Pleistocene Social Contract: Culture and Cooperation in Human Evolution

Sterelny, Kim

My comments 2022-02-14

Rating:

A short, well-argued book about the prerequisites and possible scenarios for the evolution of Homo sapiens, with a focus on special collaborative and cultural capabilities of said species. As part of laying out his own arguments and hypotheses, Sterelny nicely reviews the currently known facts about the evolution of hominims since 7 million years ago, and comments on uncertainties and controversies.

Unfortunately, his text is so condensed that he sometimes just assumes that the reader has background knowledge of some examples and debates he mentions. For example, he mentions the interesting anthropological case of the conflict between the Nuer and Dinka peoples, but does not explain the background. This makes the text unsuitable for newcomers to the field.

From this and other texts I have read recently, it is clear that the sparseness of hard data points makes it practically impossible to produce solid hypotheses about the mechanisms that drove the evolution of cooperation and cumulative culture.

Discussing several controversies in this area, Sterelny argues that the effects of group selection may have played some role, but that several other recent contributions to the field have oversold the case. Sterelny offers a nuanced alternative which builds a case for the evolution of cooperation, culture and tribal sociality built mainly on traditional notions of individual selection. I believe his arguments are basically valid, although not flawless.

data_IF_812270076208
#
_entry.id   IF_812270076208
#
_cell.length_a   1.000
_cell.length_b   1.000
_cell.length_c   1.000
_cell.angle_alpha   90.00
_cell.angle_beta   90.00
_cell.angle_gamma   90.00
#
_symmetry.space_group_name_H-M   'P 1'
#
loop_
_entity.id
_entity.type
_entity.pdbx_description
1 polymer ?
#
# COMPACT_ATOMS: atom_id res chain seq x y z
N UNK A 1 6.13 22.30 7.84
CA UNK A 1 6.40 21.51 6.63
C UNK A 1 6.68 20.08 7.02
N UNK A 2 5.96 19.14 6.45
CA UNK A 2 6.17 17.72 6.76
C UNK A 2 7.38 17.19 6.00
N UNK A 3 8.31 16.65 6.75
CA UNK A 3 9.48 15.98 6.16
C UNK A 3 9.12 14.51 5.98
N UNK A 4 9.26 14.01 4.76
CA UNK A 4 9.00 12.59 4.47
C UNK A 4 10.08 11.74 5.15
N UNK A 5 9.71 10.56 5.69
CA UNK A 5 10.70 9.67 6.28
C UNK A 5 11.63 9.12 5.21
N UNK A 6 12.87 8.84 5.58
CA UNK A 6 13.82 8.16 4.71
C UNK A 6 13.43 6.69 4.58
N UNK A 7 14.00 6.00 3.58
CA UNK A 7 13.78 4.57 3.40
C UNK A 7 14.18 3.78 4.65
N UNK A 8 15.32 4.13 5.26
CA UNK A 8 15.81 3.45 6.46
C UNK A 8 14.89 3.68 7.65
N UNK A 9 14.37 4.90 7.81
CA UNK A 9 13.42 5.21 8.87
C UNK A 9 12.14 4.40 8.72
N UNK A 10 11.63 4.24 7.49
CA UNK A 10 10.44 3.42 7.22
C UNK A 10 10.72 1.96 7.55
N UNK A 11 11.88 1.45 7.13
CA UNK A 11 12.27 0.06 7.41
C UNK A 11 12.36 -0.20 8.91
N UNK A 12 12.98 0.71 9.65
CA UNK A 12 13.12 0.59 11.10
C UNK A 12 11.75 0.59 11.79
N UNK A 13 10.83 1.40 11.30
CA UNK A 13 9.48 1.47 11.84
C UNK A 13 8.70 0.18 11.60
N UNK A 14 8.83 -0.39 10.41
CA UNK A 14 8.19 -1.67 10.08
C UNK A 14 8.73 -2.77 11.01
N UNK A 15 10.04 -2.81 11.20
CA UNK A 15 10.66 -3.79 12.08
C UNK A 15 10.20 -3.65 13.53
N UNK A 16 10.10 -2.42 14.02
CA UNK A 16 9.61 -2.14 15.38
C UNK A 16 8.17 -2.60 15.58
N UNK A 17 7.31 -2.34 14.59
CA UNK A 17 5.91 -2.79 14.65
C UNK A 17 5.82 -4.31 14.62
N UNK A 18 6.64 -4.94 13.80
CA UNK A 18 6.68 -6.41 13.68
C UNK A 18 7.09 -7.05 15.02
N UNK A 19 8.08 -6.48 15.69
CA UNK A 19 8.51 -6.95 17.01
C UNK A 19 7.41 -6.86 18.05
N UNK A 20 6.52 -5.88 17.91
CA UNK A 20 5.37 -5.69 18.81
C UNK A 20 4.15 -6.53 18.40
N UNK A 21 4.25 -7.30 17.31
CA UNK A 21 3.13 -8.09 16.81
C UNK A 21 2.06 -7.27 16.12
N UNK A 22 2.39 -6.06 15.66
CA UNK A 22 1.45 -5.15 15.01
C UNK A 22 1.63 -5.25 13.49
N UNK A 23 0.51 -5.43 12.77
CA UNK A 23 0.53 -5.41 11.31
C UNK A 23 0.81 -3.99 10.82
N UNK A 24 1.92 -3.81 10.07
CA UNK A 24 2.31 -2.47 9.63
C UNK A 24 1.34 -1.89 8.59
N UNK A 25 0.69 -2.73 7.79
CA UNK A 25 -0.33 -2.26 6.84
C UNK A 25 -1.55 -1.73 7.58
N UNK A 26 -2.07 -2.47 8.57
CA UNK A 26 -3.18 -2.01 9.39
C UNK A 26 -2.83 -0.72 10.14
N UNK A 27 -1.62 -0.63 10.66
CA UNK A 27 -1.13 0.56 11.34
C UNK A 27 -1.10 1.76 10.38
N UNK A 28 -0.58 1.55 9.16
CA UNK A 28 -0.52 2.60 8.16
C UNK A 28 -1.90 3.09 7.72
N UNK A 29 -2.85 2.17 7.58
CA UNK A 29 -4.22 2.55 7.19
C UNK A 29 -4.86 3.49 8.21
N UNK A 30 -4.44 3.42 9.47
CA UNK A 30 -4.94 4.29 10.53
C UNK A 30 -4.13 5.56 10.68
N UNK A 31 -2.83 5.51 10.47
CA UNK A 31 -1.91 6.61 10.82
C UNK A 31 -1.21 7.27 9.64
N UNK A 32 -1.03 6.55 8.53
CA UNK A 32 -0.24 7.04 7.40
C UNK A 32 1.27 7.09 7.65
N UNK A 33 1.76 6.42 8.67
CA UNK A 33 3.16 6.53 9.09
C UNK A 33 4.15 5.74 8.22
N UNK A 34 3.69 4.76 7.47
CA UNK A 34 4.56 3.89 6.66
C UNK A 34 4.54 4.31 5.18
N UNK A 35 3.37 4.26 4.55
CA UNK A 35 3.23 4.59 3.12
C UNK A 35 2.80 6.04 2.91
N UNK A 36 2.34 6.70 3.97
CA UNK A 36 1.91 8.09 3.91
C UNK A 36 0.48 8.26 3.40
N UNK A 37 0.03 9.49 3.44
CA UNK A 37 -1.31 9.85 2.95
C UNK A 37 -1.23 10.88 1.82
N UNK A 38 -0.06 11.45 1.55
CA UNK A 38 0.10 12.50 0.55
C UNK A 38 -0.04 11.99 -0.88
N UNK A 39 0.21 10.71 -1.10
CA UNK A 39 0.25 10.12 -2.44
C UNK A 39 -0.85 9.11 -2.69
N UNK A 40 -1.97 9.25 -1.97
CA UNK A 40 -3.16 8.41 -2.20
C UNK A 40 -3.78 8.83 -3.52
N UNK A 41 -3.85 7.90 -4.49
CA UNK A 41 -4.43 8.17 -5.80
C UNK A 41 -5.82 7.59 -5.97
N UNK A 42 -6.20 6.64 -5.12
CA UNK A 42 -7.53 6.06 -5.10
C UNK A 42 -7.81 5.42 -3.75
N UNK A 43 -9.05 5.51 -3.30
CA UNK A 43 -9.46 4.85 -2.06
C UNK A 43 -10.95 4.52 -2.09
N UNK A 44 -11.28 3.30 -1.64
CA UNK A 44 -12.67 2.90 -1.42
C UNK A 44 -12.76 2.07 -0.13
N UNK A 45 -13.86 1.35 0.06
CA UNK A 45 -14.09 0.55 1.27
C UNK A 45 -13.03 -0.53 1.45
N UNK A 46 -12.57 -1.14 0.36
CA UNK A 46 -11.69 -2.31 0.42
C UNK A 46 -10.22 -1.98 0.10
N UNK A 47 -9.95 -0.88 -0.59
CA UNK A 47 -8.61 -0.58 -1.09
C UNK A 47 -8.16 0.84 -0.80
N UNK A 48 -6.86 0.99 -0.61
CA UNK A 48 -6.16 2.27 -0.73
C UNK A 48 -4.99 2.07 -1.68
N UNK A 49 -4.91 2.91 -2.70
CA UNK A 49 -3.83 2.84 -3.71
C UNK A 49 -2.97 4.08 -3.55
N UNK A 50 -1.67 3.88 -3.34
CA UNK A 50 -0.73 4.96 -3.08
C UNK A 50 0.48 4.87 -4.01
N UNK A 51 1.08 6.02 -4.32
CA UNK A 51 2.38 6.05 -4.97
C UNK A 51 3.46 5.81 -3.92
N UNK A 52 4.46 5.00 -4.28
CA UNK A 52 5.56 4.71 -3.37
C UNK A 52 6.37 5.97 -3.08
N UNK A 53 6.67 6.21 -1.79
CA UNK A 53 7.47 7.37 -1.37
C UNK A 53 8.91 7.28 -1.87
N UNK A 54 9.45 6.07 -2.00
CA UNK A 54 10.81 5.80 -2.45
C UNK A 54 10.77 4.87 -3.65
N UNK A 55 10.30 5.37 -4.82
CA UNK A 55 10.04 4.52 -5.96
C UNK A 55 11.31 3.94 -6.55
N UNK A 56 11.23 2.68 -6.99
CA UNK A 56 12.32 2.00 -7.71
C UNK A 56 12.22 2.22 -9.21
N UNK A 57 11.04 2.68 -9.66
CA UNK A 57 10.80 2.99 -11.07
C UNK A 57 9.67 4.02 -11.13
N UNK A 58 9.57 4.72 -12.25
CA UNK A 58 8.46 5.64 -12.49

One of his main points is that the mobile hunter/gatherer mode of life was one of fundamental equality between people, at least within the sexes. It was the gradual shift to farming that created societies with high levels of inequality. But importantly, more sedentary hunter/gatherers in the anthropological record also show examples of pronounced inequality. Sterelny provides a set of scenarios explaining the possible mechanisms of the growth of inequality, which in my mind seem eminently plausible.

In the last section of the book, Sterelny concludes that the problem of cooperation and culture is basically one of how the initial establishment of cooperation occurred. He thinks that once a basic mode of cooperation was achieved, the benefits of it were so great that it becomes easier to explain how the positive feedback loops could maintain this cooperation, and allow further evolution. Maybe. I am more impressed by the conditionality of it all. There were so many things that had to come together to create Homo sapiens. Our existence is a stochastic phenomenon.